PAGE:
Here you will find a description of the most common types of home loans. If you plan to pay cash, you can skip this section. Otherwise, your first step in the home buying process should be getting pre-approved for financing.
This way, you'll know what loan options are available to you and what you can comfortably afford. You'll also have a good idea of how much cash you'll need for down payment and closing costs.
We highly recommend you are fully pre-approved prior to submitting any purchase offer. A pre-qualification is little more than answering a few questions and running your credit report. It doesn't carry much weight with sellers. In contrast, a pre-approval means the lender has collected all your documentation and has run it through a desktop underwriting system and received an approval. This is what sellers want to see as it indicates your financing is strong.
Documentation the lender will request includes the loan application, paystubs, tax returns, W2s, gift documentation, and employment verification. There may be other items they need as well. If you're talking with several lenders, you can reuse the same documentation with each. Note that having your credit report pulled multiple times will NOT have much effect on your credit score. The credit bureaus will figure out you're shopping around for the same loan, and this is expected.
Our goal at this stage is to make your financing as strong as possible and to minimize problems later on. You can use any lender you're comfortable with. We maintain a list of preferred lenders here because we've had good experience with them and they take care of our clients.
A conventional mortgage is a home loan that’s not insured by the federal government. There are two types of conventional loans: conforming and non-conforming loans.
Conforming loans fall within maximum limits set by Fannie Mae or Freddie Mac, agencies that back most U.S. mortgages. The limit for 2020 is $510,400. Loans that don’t meet these guidelines are considered non-conforming, and Jumbo loans are the most common type.
Down payments as low as 3% are available. However, you will probably have to pay for private mortgage insurance for down payments under 20%.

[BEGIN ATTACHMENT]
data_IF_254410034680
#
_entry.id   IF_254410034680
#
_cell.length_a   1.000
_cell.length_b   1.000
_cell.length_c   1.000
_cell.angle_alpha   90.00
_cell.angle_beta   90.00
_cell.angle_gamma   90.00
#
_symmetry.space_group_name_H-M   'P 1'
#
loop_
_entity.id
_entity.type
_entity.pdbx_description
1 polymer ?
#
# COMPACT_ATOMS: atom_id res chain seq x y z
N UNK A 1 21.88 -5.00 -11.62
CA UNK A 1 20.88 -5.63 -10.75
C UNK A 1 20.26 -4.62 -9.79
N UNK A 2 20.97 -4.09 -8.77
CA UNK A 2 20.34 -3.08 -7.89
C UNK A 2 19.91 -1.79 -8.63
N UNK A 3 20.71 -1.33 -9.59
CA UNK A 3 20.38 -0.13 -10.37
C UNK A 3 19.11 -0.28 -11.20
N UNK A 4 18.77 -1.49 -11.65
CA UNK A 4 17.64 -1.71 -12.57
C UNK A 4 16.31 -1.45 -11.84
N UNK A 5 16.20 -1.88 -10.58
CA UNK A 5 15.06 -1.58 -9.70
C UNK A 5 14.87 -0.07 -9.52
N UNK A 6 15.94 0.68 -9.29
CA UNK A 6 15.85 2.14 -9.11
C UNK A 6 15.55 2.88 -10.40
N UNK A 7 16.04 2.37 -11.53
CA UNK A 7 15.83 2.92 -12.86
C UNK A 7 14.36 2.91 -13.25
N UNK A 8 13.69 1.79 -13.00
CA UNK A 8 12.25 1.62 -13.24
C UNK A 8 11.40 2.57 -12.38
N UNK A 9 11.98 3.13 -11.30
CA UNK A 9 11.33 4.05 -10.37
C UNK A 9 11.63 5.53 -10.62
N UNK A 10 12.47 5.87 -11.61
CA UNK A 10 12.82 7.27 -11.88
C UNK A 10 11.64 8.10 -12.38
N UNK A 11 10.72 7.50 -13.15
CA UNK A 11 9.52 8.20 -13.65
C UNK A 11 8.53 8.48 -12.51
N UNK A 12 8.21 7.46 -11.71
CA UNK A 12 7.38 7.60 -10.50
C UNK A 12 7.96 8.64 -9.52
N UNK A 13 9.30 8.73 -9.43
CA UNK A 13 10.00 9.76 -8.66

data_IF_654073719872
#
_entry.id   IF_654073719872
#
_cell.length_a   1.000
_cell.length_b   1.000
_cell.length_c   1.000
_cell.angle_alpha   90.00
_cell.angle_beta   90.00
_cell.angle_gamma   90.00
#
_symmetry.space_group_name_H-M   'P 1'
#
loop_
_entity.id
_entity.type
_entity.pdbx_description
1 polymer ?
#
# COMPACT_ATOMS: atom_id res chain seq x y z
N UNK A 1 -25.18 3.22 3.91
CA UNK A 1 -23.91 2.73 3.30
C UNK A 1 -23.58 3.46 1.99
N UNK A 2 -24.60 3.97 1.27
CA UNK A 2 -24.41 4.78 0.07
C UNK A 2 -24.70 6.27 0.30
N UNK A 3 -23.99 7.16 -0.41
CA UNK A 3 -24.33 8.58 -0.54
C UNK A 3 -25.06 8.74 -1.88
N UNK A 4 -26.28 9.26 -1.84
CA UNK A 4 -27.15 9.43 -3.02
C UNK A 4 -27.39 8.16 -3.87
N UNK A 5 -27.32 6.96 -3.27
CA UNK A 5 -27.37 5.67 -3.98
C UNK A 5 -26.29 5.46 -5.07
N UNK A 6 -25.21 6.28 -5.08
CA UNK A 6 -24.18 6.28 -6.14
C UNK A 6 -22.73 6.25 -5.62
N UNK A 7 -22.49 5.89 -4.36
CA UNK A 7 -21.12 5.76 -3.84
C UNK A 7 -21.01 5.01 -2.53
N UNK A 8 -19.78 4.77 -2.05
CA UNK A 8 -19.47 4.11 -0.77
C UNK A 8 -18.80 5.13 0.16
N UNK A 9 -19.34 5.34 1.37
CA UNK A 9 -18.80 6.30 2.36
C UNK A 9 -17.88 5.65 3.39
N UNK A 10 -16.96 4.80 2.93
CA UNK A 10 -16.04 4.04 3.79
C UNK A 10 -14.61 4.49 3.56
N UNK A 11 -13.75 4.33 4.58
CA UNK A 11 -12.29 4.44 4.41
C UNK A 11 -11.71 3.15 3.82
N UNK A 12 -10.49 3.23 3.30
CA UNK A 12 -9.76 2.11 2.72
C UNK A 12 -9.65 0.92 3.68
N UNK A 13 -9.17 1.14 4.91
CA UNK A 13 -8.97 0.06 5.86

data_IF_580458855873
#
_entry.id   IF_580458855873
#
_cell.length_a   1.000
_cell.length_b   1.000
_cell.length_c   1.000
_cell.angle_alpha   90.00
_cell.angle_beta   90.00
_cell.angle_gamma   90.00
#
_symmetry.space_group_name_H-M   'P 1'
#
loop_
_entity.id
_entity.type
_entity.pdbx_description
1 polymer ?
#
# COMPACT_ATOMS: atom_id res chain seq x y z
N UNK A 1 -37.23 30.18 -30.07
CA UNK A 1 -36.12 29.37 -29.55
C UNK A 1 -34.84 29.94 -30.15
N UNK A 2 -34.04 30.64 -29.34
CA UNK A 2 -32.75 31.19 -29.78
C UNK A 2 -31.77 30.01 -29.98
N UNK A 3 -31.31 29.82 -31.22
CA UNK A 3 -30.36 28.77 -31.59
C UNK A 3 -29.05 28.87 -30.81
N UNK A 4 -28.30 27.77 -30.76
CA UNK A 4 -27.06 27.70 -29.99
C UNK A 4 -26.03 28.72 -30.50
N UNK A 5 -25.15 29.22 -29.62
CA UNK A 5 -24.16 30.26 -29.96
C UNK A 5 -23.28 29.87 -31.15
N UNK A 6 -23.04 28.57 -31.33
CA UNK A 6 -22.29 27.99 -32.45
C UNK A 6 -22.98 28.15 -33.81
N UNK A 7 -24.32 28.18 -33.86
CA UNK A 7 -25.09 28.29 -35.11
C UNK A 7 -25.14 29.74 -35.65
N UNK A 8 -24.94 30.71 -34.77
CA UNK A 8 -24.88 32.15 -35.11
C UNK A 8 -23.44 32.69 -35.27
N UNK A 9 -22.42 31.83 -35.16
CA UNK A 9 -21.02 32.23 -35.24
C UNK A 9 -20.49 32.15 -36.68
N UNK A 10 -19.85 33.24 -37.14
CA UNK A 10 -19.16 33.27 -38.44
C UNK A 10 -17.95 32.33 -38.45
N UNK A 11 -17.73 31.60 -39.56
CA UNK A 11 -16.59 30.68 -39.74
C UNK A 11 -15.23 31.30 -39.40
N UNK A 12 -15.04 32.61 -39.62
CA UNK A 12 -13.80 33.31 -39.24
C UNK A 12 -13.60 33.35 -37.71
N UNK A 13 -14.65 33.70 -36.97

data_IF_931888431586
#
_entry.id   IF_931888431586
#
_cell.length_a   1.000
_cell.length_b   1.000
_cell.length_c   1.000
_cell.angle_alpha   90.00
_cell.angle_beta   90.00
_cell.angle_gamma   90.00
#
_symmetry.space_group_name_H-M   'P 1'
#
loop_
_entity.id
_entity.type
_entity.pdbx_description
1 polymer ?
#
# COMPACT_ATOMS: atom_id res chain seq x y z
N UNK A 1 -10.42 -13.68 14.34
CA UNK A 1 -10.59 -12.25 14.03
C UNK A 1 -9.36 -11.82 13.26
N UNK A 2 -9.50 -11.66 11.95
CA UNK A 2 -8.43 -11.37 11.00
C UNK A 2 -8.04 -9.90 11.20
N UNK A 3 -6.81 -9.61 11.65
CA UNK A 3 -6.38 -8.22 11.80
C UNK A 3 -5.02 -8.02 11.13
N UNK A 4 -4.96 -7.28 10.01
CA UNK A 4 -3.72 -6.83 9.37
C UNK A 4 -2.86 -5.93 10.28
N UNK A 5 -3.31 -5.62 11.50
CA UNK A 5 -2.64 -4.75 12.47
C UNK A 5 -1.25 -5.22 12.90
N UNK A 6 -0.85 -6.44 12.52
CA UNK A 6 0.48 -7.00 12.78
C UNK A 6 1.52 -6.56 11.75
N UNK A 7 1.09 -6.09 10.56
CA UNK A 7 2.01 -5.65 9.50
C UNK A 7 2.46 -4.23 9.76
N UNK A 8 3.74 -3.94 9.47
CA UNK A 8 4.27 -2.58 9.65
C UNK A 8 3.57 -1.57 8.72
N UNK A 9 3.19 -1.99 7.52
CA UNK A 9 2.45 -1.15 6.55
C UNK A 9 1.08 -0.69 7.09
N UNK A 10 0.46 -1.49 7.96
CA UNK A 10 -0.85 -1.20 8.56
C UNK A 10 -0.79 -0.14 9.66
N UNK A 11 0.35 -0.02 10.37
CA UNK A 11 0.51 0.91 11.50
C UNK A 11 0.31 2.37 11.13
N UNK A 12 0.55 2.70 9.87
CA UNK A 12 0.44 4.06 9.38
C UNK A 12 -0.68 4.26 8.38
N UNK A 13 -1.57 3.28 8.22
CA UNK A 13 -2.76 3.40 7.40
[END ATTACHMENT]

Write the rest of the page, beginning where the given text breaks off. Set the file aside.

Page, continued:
Conforming Conventional Loans are ideal for borrowers with strong credit, a stable income and employment history, and a down payment of at least 3 percent.
Pros of Conventional Loans
- Can be used for primary residence, 2nd home or investment property
- Overall borrowing costs tend to be lower than other loan types
- You can have the lender remove PMI when your equity reaches 20%
Cons of Conventional Loans
- Minimum FICO score of 620 or higher is required
- Maximum debt-to-income ratio is 45 to 50%
- PMI is likely for down payments under 20%
Jumbo mortgages are conventional loans that exceed conforming loan limits ($510,400 in 2020). These are more common in higher-cost areas, and generally require more in-depth documentation to qualify.
Jumbo loans make sense for more affluent buyers purchasing a high-end home, and who have good to excellent credit, high incomes and a substantial down payment.
Pros of Jumbo Loans
- You can buy a home in more expensive areas
- Interest rates tend to be competitive with other conventional loans
Cons of Jumbo Loans
- Down payment is generally 10-20%
- Minimum FICO of 700 is typically required
- Maximum debt-to-income ratio is 45%
- You must demonstrate significant assets.
FHA loans help make home ownership possible for borrowers who don’t have a large down payment saved up and don’t have pristine credit. They are backed by the Federal Housing Administration. The FHA loan limit for a single dwelling in 2020 is $331,760.
Borrowers need a minimum FICO score of 580 to get FHA’s maximum 3.5 percent financing. However, a credit score of 500 is accepted with at least 10 percent down. FHA loans require two mortgage insurance premiums. One is paid upfront at closing, and the other is paid annually for the life of the loan if you put less than 10 percent down. This can increase the overall cost of your mortgage.
FHA loans are ideal if you have low cash savings or less-than-stellar credit and can’t qualify for a conventional loan. You may also be eligible for a down payment assistance program such as Home In 5 (this link opens a new window) to further reduce the cash you'll need for a down payment and closing costs.
Pros of FHA Loans
- You can finance a home when you don’t qualify for a conventional loan
- Credit requirements are more relaxed
- You don’t need a large down payment
- They’re open to repeat and first-time buyers
- You can buy multi-family properties up to 4 units
- 203(k) loans allow you to build in renovation costs
Cons of FHA Loans
- Mandatory mortgage insurance premiums cannot be canceled without refinancing.
- You’ll have higher overall borrowing costs
- More documentation required to prove eligibility
- Condominiums are generally not FHA-approved
VA loans provide flexible, low-interest mortgages for members of the U.S. military (active duty and veterans) and their families. They do not require a down payment or PMI, and closing costs are generally capped.
A funding fee is charged on VA loans as a percentage of the loan amount to help offset the program’s cost to taxpayers. This fee, as well as other closing costs, can be rolled into most VA loans or paid upfront at closing. The VA loan limit for 2020 is $510,400.
Pros of VA Loans
- Offer the best terms and most flexibility for military borrowers
- 100% financing, no down payment required
- No PMI required
Cons of VA Loans
- Only available to active duty military or veterans
- Higher loan costs such as funding fee